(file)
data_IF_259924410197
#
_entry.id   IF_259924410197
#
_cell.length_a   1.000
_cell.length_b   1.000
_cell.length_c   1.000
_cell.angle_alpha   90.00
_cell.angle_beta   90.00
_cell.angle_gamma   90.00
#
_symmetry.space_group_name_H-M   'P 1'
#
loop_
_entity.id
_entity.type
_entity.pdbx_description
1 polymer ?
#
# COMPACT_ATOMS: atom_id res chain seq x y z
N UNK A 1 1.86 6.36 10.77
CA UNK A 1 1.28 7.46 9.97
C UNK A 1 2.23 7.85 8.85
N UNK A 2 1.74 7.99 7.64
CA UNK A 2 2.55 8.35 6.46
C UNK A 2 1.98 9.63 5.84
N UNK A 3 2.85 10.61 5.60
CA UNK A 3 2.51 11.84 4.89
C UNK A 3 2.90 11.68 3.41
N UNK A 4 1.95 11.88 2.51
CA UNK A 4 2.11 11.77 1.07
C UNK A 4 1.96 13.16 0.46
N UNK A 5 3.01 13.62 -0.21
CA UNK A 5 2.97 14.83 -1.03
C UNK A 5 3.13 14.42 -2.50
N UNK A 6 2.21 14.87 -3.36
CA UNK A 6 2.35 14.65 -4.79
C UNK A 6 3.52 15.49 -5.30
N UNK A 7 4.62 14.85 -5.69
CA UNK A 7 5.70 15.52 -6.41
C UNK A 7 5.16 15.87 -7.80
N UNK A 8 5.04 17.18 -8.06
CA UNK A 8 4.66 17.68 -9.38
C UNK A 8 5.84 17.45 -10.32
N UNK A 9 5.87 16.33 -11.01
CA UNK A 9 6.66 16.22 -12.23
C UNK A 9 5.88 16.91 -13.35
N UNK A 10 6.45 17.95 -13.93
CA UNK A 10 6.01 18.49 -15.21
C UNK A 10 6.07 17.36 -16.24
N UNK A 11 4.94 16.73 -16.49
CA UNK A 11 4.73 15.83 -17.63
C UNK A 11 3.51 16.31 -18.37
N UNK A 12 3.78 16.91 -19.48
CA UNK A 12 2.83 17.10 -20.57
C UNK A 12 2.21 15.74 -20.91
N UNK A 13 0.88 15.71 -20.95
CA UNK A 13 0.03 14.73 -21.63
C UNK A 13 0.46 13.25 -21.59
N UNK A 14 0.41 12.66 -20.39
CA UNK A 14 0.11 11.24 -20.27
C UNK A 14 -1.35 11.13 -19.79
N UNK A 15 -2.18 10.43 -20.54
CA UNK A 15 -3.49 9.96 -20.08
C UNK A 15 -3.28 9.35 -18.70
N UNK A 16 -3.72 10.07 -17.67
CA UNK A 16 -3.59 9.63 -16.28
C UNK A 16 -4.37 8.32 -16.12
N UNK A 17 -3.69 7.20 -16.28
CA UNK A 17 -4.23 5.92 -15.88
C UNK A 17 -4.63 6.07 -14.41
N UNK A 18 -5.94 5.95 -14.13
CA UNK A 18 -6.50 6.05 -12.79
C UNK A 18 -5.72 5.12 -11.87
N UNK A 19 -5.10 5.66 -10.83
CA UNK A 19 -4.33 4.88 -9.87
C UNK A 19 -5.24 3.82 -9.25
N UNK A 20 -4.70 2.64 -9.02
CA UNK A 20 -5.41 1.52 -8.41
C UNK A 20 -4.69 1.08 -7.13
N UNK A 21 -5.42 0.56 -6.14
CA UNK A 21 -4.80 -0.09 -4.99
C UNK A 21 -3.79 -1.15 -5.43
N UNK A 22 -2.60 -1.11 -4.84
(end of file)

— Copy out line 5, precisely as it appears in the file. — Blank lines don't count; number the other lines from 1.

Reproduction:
_cell.length_a   1.000